Cronyism and something called “unequal exchange” are both characteristics of late imperialism and determining factors of exterminism. And they both make rulers brutally stupid. They also make subjects brutally mad.

Autonomy and Legitimacy
In stable, productive capitalist economies, the state has one overarching objective. It is the ruling class’s umpire, pretending to be society’s umpire.

The capitalist state is owned and operated by the capitalist class. Under conditions of stability and productivity, it represents capital-in-general. This often means that it has to suppress or even eliminate certain fractions of capital – whose range of view is limited by its own business cycle – in order to ensure continued power by the class as a whole.

In the classic Brando film Burn, based loosely on the history of Haiti, the colonial military commander orders an entire island colony set ablaze, including its lucrative sugar plantations, in order to crush a Black proletarian rebellion. One of the island’s capitalists pleadingly objects that the commander has wiped out the island’s profits. The commander then explains that the destruction of the island is necessary to send the message to other workers on the rest of the colonized islands, and that this “pacification” is required to ensure profits for all, not just over the next business cycle, but for the next decade.

A short story of capital and the state: The New Deal involved quite a lot of suppression of capital, and even semi-socialist programs, to ensure social order for capital in the long term. This so angered some capitalists that they attempted to organize a coup d’etat against Franklin Roosevelt’s administration in 1934, which was uncloaked by former Marine Commandant Smedley Butler – the most decorated Marine in the United States. Butler was transformed into an anti-imperialist, a process that began when he saw poverty-stricken WWI veterans descend on Washington DC in the legendary “Bonus March.” President Hoover broke up the “Hooverville” camp of the “Bonus Army” on the DC mall by sending tanks under the command of Eisenhower, Patton, and Macarthur against the vets, killing three people, including an infant. Butler then published his famous War is a Racket, a powerful anti-imperialist tract to this very day.

To further describe the capitalist state, we have to put it in the context of a world system – now thoroughly integrated under so-called globalization – in which core-capitalist economies require the peripheral nation inputs – acquired not through the valorization of capital as described by Ricardo and Marx, but through chicanery and plunder, through debt leverage, and through unequal wages paid in countries where the reproduction of the labor force is cheaper due to underdevelopment. It is in this core-periphery dynamic that we can unravel more of the threads connecting ecocide, the racially-polarized and highly militarized response to Katrina, and the military disaster in Iraq.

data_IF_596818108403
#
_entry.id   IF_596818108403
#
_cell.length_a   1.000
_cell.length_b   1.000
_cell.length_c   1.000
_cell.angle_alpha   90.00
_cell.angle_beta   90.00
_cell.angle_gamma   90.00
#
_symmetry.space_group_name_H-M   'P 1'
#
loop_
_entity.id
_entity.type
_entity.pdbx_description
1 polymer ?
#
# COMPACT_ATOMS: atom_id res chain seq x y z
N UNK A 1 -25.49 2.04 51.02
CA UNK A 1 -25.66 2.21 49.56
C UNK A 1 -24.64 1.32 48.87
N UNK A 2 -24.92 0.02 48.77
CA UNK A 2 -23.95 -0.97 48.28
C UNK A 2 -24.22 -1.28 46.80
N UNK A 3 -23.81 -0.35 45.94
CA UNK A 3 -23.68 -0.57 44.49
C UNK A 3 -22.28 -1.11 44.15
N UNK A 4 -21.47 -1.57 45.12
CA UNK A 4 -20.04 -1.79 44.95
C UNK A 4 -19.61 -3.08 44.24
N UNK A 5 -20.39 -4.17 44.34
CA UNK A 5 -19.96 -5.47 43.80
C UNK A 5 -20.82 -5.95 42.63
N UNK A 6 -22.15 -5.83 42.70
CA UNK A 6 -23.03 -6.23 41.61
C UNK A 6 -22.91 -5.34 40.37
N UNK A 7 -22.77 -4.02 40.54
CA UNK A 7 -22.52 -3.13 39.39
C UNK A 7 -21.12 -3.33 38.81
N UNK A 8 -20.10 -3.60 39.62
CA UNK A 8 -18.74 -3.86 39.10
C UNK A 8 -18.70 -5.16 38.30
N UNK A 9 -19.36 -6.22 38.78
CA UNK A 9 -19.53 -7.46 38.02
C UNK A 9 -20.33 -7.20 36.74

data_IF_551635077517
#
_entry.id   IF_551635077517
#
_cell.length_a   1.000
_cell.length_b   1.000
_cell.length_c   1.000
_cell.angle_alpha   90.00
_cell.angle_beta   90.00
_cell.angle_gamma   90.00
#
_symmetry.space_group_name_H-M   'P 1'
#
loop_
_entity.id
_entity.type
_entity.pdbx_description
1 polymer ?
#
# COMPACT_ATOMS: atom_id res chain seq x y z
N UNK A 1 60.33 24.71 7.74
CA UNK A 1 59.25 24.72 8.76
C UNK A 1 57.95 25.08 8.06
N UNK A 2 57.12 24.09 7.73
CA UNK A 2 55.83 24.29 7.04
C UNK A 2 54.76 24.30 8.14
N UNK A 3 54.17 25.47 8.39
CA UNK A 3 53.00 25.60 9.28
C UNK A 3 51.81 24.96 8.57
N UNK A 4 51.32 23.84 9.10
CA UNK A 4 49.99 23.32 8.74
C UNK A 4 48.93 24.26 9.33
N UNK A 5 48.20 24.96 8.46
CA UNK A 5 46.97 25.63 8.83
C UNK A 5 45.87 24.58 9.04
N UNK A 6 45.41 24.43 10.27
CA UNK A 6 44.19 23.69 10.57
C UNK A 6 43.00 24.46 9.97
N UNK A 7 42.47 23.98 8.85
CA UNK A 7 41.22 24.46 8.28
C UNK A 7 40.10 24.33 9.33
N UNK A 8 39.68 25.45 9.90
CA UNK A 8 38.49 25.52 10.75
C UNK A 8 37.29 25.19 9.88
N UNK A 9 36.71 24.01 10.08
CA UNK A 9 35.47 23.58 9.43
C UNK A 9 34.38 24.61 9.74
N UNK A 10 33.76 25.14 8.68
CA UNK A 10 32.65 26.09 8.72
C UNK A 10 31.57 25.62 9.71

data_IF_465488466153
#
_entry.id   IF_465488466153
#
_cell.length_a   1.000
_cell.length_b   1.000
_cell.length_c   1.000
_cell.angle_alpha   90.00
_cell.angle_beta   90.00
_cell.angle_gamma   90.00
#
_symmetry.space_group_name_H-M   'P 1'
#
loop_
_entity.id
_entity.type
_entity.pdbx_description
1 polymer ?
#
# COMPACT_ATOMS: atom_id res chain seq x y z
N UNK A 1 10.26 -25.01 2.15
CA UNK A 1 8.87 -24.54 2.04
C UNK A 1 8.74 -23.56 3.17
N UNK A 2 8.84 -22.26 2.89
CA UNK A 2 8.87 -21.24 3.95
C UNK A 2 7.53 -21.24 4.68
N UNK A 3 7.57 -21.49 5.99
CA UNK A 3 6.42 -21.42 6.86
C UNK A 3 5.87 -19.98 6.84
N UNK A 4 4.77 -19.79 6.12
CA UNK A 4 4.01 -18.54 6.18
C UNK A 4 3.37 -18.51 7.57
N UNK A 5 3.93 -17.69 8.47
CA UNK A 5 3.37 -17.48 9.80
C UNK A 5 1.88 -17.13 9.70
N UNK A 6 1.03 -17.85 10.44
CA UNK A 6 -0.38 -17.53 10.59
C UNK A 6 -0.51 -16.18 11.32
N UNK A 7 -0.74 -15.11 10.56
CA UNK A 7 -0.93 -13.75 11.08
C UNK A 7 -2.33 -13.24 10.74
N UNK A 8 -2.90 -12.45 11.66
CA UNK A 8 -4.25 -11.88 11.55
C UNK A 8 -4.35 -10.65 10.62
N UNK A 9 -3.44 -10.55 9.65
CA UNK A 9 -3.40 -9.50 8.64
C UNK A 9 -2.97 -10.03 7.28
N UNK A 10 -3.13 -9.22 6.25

All states in this system are not equal. There is little doubt at this particular conjuncture that the United States has become a kind of metastasized hyper-state, but aside from sheer military power and the levers of a vast global monetary extortion and loan-sharking scheme, what are some of the characteristics of the US state that differentiate it from other core-capitalist countries and from the various peripheral states?

The answer to this question revolves around legitimacy. It should be glaringly obvious to everyone that the entire police and armed forces of the United States are not even close to capable of controlling the population of the United States if that population were to become – hypothetically – disobedient. Sheer numbers alone would overwhelm these armed bodies, without even taking into consideration that ours is a heavily armed society.

What holds the state together is legitimacy. The state – any state – has to enroll a substantial portion of its population as full citizens, objectively enjoying the privileges of citizenship and subjectively identifying with the nation – giving them some stake in the continuation of the system as it is. Even if whole sections of the polity are not full citizens, there must be a critical section of the population that sees its interests – and privileges – tied up with that state. Privilege is a crucial concept here.

With privilege goes protection from non-citizens, from feared Others, from outsiders. Even when the state itself promotes the notion of a dangerous Other, and masks plunder of the Other as “self defense,” there is always the possibility that this Other will become a real threat. A humiliated people will seek both self-defense and revenge. A hopeless ghetto is a great place to get mugged. The state creates enemies – real and imagined – to consolidate the dependency and loyalty of its full citizens; but then the state has to ensure protection from these created enemies to retain its legitimacy with those citizens.

Protect us from the Ay-rab terrorists. Protect us from the 16-year-old Black kid we call “superpredator.”

So the effective state must retain two characteristics: autonomy and legitimacy.

Beyond Clausewitz
Mary Kaldor, of the London School of Economics, is a student of war. She subscribes to what I believe is a crackpot theory of “global cosmopolitanism,” but she has written insightfully – if in a fragmentary and eurocentric way – about the evolution of something she calls the “new war.”

“The construction of these public monopolies [states] was… intimately bound up with war against other states,” writes Kaldor in her essay, “Cosmopolitanism and organized violence.”